Friday, April 5, 2013

Stress Around the World

According to experts, half of our patients suffer a problem that also includes stress which a doctor must take into account. You may think this is medical science, but it’s really medical culture. “Stress” is America’s explanation for symptoms without a satisfying explanation. I rarely make the diagnosis, but patients make it for me. If a guest comes down with his third cold this month or a particularly stubborn backache or upset stomach, he’ll inform me that he’s been under stress lately.

Unlike most doctors I see patients from around the world, and it turns out that other nations don’t suffer much stress.

Germans suffer low blood pressure. It’s considered a genuine physiological disturbance. German doctors seek it out and treat it, often with medication. Long ago, I was puzzled when young Germans with fatigue, headaches, indigestion, or flu symptoms wanted their blood pressure checked. Then I learned.

The French ignore stress and don’t suffer low blood pressure. Perhaps because of the universal consumption of wine, French tradition teaches that subtle liver disorders produce many distressing symptoms. 

Constipation was once the great English preoccupation. This was thought to produce “auto-intoxication” from retained waste that leaked toxins into the body. Surgeons would occasionally remove a patient’s entire colon. They don’t do that today, but many laymen still consider it beneficial to undergo a “colonic,” in which a technician inserts a tube into the anus and washes out all those toxins.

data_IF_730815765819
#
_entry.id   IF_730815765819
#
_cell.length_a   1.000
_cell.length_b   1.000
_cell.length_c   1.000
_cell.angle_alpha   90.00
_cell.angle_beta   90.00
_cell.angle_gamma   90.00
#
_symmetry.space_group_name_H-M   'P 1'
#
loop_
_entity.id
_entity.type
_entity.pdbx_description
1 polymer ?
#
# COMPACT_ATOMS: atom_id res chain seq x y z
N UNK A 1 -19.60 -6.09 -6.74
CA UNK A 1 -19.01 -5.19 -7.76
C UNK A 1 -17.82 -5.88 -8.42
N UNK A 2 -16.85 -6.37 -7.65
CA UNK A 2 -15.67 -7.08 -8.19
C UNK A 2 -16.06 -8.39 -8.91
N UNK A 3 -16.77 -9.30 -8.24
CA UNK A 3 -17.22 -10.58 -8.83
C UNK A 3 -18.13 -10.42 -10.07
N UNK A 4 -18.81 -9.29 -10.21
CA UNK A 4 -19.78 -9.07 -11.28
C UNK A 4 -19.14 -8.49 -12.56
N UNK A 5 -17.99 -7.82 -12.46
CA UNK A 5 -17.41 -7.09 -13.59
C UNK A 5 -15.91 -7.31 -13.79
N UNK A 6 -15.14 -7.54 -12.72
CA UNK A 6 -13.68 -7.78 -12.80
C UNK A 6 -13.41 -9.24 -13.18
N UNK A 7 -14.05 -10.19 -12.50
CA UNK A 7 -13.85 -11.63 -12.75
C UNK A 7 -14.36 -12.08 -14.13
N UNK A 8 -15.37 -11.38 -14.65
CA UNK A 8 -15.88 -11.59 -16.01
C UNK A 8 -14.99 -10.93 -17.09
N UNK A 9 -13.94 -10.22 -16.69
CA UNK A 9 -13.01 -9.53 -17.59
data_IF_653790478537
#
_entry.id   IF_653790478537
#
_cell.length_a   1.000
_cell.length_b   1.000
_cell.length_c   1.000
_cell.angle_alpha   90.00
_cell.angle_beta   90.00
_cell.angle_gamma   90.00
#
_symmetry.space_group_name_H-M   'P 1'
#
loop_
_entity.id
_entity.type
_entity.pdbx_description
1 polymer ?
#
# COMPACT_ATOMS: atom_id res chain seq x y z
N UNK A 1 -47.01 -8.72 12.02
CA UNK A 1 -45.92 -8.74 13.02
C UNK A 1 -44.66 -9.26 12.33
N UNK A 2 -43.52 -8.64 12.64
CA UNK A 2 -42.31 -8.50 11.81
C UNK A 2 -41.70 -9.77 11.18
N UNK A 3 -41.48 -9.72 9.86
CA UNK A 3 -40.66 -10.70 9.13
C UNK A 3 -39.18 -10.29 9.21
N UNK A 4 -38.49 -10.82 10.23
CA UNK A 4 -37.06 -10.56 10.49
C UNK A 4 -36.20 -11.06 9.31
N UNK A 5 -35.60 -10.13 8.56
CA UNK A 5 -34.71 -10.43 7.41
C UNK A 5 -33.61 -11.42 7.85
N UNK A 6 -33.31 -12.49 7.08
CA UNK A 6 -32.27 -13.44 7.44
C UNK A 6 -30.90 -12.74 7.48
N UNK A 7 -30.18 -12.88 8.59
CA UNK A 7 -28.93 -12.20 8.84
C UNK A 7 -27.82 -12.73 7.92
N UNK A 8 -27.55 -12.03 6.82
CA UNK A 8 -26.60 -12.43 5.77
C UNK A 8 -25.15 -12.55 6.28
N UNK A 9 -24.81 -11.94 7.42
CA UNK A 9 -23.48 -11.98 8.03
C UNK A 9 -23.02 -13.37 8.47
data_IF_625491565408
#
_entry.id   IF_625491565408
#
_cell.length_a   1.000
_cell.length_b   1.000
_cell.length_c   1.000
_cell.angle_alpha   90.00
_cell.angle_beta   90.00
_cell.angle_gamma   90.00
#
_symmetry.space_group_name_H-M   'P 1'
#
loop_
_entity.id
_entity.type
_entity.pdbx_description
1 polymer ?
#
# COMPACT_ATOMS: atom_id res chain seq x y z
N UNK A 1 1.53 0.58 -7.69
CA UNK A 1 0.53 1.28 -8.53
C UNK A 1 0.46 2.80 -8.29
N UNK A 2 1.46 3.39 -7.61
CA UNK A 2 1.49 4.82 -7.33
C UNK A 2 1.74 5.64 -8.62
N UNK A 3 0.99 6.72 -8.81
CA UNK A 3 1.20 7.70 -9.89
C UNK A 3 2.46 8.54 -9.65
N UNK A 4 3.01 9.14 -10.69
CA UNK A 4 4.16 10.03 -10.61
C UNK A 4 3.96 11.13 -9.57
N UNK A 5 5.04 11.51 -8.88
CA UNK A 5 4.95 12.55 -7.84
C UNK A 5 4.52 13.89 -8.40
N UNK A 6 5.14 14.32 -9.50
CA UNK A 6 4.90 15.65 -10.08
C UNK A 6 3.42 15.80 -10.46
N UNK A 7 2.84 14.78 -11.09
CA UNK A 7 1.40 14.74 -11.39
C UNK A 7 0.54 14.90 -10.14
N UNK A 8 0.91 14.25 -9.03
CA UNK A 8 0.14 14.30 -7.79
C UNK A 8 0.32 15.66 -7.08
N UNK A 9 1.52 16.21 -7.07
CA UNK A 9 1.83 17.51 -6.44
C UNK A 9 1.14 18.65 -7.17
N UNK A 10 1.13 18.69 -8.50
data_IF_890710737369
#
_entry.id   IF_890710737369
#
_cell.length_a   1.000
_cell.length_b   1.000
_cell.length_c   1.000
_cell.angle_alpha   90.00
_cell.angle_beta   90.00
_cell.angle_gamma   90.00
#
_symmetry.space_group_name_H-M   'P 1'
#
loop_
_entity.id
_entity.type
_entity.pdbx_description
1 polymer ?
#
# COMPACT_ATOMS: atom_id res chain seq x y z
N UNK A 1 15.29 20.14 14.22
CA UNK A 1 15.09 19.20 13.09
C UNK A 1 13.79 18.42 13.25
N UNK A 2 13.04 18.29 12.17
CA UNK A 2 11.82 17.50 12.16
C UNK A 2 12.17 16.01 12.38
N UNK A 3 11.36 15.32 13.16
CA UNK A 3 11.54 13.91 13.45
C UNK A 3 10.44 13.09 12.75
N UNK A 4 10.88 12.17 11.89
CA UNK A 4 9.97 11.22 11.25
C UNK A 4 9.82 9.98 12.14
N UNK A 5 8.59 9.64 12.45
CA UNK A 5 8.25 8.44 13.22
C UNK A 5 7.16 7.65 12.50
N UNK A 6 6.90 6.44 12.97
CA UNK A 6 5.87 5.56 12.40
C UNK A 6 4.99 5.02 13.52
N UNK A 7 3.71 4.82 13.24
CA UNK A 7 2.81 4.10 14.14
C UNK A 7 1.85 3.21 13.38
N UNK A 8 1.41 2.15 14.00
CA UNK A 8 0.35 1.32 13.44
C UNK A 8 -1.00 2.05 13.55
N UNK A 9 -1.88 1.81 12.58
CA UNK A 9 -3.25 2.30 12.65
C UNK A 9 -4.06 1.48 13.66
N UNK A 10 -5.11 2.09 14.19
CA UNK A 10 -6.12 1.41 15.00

Traditional healing in China emphasizes a medicine for every condition. I’m sure you would be insulted (and so would any educated Asian) if I were to suggest that you expect a prescription every time you see us, but doctors often get that impression.

I regularly explain to puzzled Chinese parents why it isn’t necessary to treat every symptom of their sick child. On other occasions, when I explain that an adult’s minor illness will go away without treatment, I see him exchange a look with his wife that clearly means, “What bad luck! We go on a vacation. I get sick. Then I see this foreign doctor who does not know the proper medicine!”  

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